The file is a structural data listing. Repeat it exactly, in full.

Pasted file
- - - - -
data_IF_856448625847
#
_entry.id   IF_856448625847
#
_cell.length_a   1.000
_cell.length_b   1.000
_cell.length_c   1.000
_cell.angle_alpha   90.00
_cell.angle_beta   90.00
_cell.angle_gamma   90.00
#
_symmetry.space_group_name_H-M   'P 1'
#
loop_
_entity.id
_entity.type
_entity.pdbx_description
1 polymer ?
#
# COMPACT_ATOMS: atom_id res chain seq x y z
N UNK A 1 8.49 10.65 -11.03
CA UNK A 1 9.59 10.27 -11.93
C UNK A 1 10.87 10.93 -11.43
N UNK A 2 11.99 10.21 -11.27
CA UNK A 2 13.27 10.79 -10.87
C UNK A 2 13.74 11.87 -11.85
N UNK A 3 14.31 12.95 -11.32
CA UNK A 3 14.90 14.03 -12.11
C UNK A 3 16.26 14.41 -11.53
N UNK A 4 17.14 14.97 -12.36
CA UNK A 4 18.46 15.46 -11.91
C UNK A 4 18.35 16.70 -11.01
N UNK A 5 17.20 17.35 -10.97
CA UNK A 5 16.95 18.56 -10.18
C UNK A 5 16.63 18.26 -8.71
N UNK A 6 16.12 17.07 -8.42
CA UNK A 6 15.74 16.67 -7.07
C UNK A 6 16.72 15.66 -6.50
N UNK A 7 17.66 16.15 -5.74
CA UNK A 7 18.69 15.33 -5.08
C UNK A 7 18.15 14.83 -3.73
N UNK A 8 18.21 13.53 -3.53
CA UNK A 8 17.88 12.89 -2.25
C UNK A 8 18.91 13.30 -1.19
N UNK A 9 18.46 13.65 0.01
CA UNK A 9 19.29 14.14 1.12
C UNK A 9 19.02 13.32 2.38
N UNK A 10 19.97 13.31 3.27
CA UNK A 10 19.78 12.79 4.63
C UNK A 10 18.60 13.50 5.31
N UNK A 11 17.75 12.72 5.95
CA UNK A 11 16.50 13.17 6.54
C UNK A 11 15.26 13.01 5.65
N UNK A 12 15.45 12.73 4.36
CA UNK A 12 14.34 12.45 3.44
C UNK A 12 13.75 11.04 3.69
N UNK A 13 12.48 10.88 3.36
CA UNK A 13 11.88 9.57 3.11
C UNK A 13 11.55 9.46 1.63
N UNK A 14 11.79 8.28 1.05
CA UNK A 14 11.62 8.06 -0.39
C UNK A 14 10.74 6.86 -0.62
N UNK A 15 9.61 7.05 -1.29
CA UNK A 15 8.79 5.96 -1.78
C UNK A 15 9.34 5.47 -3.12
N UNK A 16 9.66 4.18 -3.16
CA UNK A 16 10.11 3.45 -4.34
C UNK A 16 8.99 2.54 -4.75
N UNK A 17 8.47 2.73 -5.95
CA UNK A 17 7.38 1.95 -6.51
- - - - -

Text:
data_IF_856448625847
#
_entry.id   IF_856448625847
#
_cell.length_a   1.000
_cell.length_b   1.000
_cell.length_c   1.000
_cell.angle_alpha   90.00
_cell.angle_beta   90.00
_cell.angle_gamma   90.00
#
_symmetry.space_group_name_H-M   'P 1'
#
loop_
_entity.id
_entity.type
_entity.pdbx_description
1 polymer ?
#
# COMPACT_ATOMS: atom_id res chain seq x y z
N UNK A 1 8.49 10.65 -11.03
CA UNK A 1 9.59 10.27 -11.93
C UNK A 1 10.87 10.93 -11.43
N UNK A 2 11.99 10.21 -11.27
CA UNK A 2 13.27 10.79 -10.87
C UNK A 2 13.74 11.87 -11.85
N UNK A 3 14.31 12.95 -11.32
CA UNK A 3 14.90 14.03 -12.11
C UNK A 3 16.26 14.41 -11.53
N UNK A 4 17.14 14.97 -12.36
CA UNK A 4 18.46 15.46 -11.91
C UNK A 4 18.35 16.70 -11.01
N UNK A 5 17.20 17.35 -10.97
CA UNK A 5 16.95 18.56 -10.18
C UNK A 5 16.63 18.26 -8.71
N UNK A 6 16.12 17.07 -8.42
CA UNK A 6 15.74 16.67 -7.07
C UNK A 6 16.72 15.66 -6.50
N UNK A 7 17.66 16.15 -5.74
CA UNK A 7 18.69 15.33 -5.08
C UNK A 7 18.15 14.83 -3.73
N UNK A 8 18.21 13.53 -3.53
CA UNK A 8 17.88 12.89 -2.25
C UNK A 8 18.91 13.30 -1.19
N UNK A 9 18.46 13.65 0.01
CA UNK A 9 19.29 14.14 1.12
C UNK A 9 19.02 13.32 2.38
N UNK A 10 19.97 13.31 3.27
CA UNK A 10 19.78 12.79 4.63
C UNK A 10 18.60 13.50 5.31
N UNK A 11 17.75 12.72 5.95
CA UNK A 11 16.50 13.17 6.54
C UNK A 11 15.26 13.01 5.65
N UNK A 12 15.45 12.73 4.36
CA UNK A 12 14.34 12.45 3.44
C UNK A 12 13.75 11.04 3.69
N UNK A 13 12.48 10.88 3.36
CA UNK A 13 11.88 9.57 3.11
C UNK A 13 11.55 9.46 1.63
N UNK A 14 11.79 8.28 1.05
CA UNK A 14 11.62 8.06 -0.39
C UNK A 14 10.74 6.86 -0.62
N UNK A 15 9.61 7.05 -1.29
CA UNK A 15 8.79 5.96 -1.78
C UNK A 15 9.34 5.47 -3.12
N UNK A 16 9.66 4.18 -3.16
CA UNK A 16 10.11 3.45 -4.34
C UNK A 16 8.99 2.54 -4.75
N UNK A 17 8.47 2.73 -5.95
CA UNK A 17 7.38 1.95 -6.51